Will oil and gas ever be regulated?
Recent federal bills introduced to regulate oil and gas have never made it out of committee. The Obama administration has been focusing on oil and natural gas air pollution in the context of climate change, not fracking. Methane pollution is 86 times more potent than CO₂. When you include fracking’s fugitive emissions, natural gas matches coal’s emissions.
In 2012, under the Clean Air Act, new EPA rules dictated that new fracking wells must capture 95 percent of the volatile organic compounds (not methane) emitted during what’s called the completion stage. The pollution standards also applied to new condensate tanks, but older tanks, like Lyndia’s, will continue to legally emit the unhealthy gas and chemicals. In 2013, this regulation was watered down. If an operator can prove a piece of equipment spews fewer than four tons a year, no pollution controls are required. Owners report on their own equipment? Really?
Addressing the fugitive methane emissions directly, in March 2014 the White House published this Climate Action Plan report. This plan directed the EPA to study and make recommendations to reduce methane emissions from landfills, coal, agriculture and oil and gas.
As expected, natural gas eschews any regulation. In September 2014, Jeff Eshelman, a Sr. V.P. for the Independent Petroleum Association of America’s summed up the industry’s stance: “As usual, these [environmental] groups seem to ignore that not only are methane emissions from gas production low, but also they have dramatically decreased as gas production has soared.”
The personal toll of fracking – Lyndia’s progress
For many of us living outside of fracking areas, if we smelled gas or had a nearby gas well blow, we’d call our local utility company and it would be fixed quickly. Utility companies in populated areas take gas leaks very seriously because of potential explosions.
Readers who live near fracking areas are probably laughing about now because this isn’t what happens when you live in fracking areas. Citizens with fracking complaints are in for a brutal ride. Just watch the hundreds of videos and read the thousands of articles the Pennsylvania Alliance for Clean Water and Air has published on the List of the Harmed. The List of the Harmed is the only source documenting fracking damage complaints, and as of this posting there are 7,156 complaints. A consistent gripe is that there’s no “official” help. Most citizens are left calling the offending gas company directly. It’s heartbreaking to review the stories, and this human element is always left out of the fracking spin.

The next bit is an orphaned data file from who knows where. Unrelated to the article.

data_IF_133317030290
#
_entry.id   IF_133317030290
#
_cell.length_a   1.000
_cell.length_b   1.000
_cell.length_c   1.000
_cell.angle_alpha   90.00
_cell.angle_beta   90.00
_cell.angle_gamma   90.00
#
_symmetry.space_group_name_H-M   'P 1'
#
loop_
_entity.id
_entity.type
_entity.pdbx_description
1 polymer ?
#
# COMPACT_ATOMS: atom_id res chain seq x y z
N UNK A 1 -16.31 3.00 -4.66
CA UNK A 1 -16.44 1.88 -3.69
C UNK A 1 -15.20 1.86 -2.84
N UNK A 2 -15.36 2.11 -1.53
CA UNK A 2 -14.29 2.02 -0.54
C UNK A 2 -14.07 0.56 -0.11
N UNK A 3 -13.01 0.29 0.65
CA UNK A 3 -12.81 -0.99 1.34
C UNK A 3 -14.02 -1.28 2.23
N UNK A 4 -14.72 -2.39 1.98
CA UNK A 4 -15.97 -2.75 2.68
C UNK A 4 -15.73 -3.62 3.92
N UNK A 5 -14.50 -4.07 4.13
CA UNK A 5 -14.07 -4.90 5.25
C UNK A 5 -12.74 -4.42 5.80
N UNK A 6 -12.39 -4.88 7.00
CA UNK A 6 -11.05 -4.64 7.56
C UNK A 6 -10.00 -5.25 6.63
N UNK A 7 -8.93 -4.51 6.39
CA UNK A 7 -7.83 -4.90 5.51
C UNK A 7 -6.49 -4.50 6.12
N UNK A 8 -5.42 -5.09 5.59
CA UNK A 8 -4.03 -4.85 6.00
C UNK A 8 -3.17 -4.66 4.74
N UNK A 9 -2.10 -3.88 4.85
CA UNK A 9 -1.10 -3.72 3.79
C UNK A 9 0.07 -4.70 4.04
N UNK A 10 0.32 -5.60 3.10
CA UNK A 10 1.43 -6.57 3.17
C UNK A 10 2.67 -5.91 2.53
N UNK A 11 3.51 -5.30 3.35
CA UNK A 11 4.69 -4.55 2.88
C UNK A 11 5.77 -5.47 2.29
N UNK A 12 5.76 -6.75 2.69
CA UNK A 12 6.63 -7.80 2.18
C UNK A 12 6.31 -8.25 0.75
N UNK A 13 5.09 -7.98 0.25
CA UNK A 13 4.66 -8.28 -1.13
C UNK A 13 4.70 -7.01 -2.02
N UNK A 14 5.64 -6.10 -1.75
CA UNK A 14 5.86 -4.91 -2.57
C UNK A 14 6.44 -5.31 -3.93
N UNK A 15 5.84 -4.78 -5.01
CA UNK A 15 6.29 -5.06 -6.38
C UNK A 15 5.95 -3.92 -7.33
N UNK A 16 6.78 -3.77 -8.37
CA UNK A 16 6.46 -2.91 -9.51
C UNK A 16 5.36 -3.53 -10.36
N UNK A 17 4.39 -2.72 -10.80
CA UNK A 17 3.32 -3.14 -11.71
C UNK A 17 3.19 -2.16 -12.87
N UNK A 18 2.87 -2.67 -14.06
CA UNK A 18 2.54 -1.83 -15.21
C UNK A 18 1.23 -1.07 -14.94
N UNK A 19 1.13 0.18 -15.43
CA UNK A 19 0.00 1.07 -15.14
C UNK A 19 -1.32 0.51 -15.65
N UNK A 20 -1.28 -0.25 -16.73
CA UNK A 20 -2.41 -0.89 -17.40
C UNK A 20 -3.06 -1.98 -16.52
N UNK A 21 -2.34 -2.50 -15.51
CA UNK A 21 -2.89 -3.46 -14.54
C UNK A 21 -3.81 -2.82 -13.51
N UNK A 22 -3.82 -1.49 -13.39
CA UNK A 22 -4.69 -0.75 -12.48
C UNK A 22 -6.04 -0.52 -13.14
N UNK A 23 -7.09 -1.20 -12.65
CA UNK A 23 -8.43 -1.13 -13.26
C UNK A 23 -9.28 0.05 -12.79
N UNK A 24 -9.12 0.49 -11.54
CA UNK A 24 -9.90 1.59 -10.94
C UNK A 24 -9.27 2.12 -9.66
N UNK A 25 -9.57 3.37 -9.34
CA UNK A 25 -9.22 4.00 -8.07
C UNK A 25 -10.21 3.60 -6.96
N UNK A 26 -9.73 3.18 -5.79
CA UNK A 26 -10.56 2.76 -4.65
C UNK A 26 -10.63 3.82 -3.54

Lyndia has received no help so far.
To make a very long story short, in three years Lyndia has been in constant contact with W.V. DEP. Nothing has been fixed. The condensate tank continuously spews harmful toxins and the old gas well leaks 24/7.
She did get the fancy $500 air filter, and thank heavens, because just this month the condensate tank blew out when a part froze. Toxic liquids blew out of the tank and covered a 60 by 100 square foot area. The gas company responsible for the tank had crews and backhoes digging out the soil. Everyone was so worried about explosions that fire trucks stayed away. Lyndia turned her home’s power off and would not start her car until the gas dispersed.
When I asked Lyndia what she wanted people to know, she said, “Everyday people are totally left on their own. No one has helped, and the last W.V. DEP person I talked to once again asked me to start the documentation over from square one. I constantly worry about what’s coming.” As she spoke about how much she loved West Virginia, she began to cry.
“I love it here. I’m 67-years-old, and my family has lived here for generations. How can this be right? We played by the rules, and the gas drillers have no rules. It’s important for people to wake up, and unfortunately they won’t until it shows up at their own back door, which is too late. After all, how could it really be this bad?”
The gas industry and the groups who demand fracking regulations are far apart. But people like Lyndia, and so many fracking neighbors, are caught squarely in the middle and live fracking’s harm daily.
The rest of us often get a rosy view of fracking. When media giants like The Wall Street Journal write about fracking as one of the best examples of the free market society, we give credit to fracking for low gasoline prices and are led to believe that fracking is a safe practice. I think stories like Lyndia’s will increase as the U.S. quickly moves to export fracked gas to higher-priced foreign markets. Sixty-five percent of U.S. natural gas exports are expected to come from additional fracking. As our country places its energy bet on fracking, it’s important to know its downsides and not just focus on the positive economic numbers.
For me personally, as I spent the day seeing fracking first-hand, I just got mad. That deep, almost resigned anger in your gut when you know something isn’t right, fair, reasonable, responsible and logical. Lyndia and the Hagy family, who I previously wrote about, simply find themselves harmed by fracking because they were at the wrong place at the wrong time. I feel a profound sense of sadness watching this situation as people within an industry make the choice to knowingly inflict harm on others to make money. In my book, it’s a far cry from the golden rule.